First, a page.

Toronto

Police didn't do enough to help homeless man overdosing on opiates, inquest hears

Toronto police did not do enough to properly help a man who was found dying of an opioid overdose near a downtown Toronto hotel, a coroner's inquest heard Monday. Brad Chapman wasn't identified until a week after he was admitted to hospital, where he eventually died.

The responding officers did not move Chapman to improve his breathing, the coroner's lawyer said

Leigh Chapman, left, and the family's lawyer Suzan Fraser are hoping for wide-ranging improvements to harm reduction services in Ontario. (Nick Boisvert/CBC)

A man who was found dying of an opioid overdose near a downtown Toronto hotel may not have been properly helped by police when he was found, a coroner's inquest heard Monday.

Brad Chapman, 43, died in August 2015 after he was discovered unconscious and with drug paraphernalia around his body on Walnut Street in downtown Toronto.

An inquest into his death is examining the circumstances around the emergency response. The inquest will also look into how Chapman's addiction was handled during his time in jail, and why it took a full week for his family to be notified while he was fighting for his life in hospital.

"He fell through many cracks, many cracks in the system. And I think that's the difficult part for us as a family," said Leigh Chapman, the younger sister of the deceased.

She's hoping the jury will recommend changes to prevent similar deaths from happening again.

"Why didn't he get the help he needed, and what we can do to make a difference for other people so that doesn't happen again?" she said.

Police 'did not execute' duties

A security guard was the first person to find Chapman, who he says was slouched over and borderline unconscious, on an summer morning in 2015.

When two police officers arrived, Chapman's position was likely obstructing his breathing, a lawyer representing the coroner said, but the officers did not move Chapman to improve his airflow.

Brad Chapman died of an opiate overdose in August 2015, two weeks before his 44th birthday. (Leigh Chapman)

"We think that even with the training they did have, they did not execute," the family's lawyer Suzan Fraser told CBC Toronto outside the courtroom. "[Police] need to be in a position, when they are responding to calls, to be able to act, to perform first aid."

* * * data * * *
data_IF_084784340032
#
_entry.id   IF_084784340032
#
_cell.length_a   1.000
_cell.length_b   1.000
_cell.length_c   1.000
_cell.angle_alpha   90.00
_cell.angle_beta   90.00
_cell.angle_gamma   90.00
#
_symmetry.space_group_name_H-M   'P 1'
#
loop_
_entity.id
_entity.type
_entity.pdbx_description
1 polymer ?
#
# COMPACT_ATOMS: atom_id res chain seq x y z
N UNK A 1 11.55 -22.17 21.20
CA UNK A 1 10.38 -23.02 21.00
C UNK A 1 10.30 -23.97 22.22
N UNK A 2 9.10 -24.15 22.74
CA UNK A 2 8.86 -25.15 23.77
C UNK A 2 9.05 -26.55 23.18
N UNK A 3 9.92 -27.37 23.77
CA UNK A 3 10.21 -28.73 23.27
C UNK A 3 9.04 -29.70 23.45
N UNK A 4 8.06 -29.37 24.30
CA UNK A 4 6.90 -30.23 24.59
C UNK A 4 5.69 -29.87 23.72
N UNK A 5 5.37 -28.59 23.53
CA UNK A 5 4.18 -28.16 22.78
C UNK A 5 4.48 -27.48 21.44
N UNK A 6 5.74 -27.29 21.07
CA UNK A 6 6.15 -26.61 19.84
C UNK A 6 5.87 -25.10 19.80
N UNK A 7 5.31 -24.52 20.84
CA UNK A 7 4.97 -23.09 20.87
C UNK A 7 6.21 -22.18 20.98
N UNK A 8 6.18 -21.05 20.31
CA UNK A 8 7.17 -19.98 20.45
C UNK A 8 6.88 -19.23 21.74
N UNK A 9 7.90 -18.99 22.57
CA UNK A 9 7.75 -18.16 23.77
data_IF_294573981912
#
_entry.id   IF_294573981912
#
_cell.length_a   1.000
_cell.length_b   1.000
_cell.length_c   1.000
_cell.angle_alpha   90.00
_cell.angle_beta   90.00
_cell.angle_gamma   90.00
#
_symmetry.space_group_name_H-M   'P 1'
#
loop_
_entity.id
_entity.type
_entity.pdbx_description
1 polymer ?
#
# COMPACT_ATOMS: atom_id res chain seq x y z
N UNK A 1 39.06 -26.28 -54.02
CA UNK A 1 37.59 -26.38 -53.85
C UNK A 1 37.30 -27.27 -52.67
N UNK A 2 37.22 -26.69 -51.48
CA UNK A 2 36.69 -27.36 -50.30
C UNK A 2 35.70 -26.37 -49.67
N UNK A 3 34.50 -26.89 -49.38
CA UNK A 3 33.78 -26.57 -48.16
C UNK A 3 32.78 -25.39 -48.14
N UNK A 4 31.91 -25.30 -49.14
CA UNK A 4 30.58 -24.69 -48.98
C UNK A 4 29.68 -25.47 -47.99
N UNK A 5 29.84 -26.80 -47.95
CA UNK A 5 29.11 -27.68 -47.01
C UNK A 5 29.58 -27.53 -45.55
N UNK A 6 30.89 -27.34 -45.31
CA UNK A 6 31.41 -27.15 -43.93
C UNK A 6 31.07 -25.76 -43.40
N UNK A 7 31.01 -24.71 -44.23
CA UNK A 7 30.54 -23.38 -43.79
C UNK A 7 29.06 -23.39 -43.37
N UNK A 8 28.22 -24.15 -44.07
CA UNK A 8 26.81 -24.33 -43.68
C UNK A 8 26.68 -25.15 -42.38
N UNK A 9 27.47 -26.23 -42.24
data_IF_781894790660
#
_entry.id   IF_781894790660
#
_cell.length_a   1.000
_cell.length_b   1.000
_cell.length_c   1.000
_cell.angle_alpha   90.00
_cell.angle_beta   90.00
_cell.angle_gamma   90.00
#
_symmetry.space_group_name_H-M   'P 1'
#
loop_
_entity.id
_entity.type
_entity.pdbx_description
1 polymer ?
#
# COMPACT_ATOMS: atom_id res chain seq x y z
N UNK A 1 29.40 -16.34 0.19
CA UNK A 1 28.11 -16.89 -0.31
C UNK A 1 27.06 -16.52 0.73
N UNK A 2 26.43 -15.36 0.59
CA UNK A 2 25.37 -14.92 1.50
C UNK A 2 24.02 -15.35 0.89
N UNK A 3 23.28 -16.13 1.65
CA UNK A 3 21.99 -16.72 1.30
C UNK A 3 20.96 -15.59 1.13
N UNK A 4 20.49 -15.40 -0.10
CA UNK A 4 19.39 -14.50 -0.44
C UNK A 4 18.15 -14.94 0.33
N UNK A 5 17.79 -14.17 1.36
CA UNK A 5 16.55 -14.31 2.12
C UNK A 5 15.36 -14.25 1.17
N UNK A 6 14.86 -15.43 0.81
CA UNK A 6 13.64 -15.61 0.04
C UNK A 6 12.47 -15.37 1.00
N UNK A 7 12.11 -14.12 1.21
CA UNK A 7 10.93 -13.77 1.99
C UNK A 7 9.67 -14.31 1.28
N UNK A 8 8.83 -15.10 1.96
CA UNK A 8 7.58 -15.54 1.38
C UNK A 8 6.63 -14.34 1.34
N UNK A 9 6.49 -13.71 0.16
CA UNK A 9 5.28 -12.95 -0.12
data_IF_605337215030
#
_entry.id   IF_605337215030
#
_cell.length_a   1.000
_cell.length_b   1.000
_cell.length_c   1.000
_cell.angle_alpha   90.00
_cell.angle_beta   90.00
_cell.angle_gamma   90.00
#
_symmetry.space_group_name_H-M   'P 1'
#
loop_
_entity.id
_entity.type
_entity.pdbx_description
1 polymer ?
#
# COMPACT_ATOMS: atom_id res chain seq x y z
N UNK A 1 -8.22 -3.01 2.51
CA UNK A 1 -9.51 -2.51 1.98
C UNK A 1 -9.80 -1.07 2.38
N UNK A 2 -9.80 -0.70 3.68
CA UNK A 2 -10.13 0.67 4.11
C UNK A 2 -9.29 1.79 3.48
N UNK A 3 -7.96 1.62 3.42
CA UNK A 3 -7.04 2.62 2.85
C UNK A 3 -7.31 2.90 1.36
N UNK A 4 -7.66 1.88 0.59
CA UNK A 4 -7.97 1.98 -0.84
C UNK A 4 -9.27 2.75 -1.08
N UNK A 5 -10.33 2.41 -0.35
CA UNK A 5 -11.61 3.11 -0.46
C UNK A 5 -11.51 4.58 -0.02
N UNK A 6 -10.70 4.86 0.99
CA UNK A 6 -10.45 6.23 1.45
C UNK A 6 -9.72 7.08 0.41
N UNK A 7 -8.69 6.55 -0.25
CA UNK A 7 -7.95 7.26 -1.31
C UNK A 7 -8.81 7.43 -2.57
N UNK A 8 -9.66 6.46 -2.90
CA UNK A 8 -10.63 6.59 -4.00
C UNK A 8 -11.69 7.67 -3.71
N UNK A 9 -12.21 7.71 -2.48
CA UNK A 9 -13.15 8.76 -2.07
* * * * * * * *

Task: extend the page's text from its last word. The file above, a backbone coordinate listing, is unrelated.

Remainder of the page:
Paramedics arrived soon after and were able to successfully revive Chapman. He was taken to Toronto General Hospital where he spent seven days as an unidentified "John Doe," his family unaware that he was drifting toward death on a hospital bed.

Chapman's condition never meaningfully improved and he was taken off life support eight days after he was found.

His mother, Corinne Chapman, told the jury she remains "absolutely struck by how close we came to missing that whole event."

Family calls for more safe injection sites

At the inquest's opening, Corinne Chapman also told the jury about her son's life and descent into addiction and homelessness.

Chapman, who is survived by three children and three grandchildren, bounced in and out of jail during the last years of his life, his mother said.

He battled addiction during those final years, the jury heard, often using drugs alone and on city streets. Chapman was released from jail just two weeks before his fatal overdose.

Asked if her son would have benefited from the three safe injection sites that have opened in Toronto since Chapman's death, Corinne Chapman said "absolutely."

She praised Toronto's Moss Park harm reduction site, which opened against city regulations in 2017, as a "highly successful operation," and said her son would have almost certainly used one of the sites, rather than using drugs on the street.

Corinne Chapman said she'd like to see the province open more overdose prevention sites in response to her son's death.

"It would have been perfect for him," she said. "I know we need more of those."

In addition to possible changes to harm reduction services, the jury will be tasked with offering recommendations in the following areas:

  • How Chapman's addiction was handled during his time in prison.
  • How Chapman was transitioned back into society following his incarceration.
  • How Toronto police responded to his overdose.
  • How police are trained to handle possible drug overdoses.
  • The programs and services that exist to help drug addicts.
  • Why Chapman was not identified for a week after being admitted to hospital.

The inquest is scheduled to run until Dec. 4.

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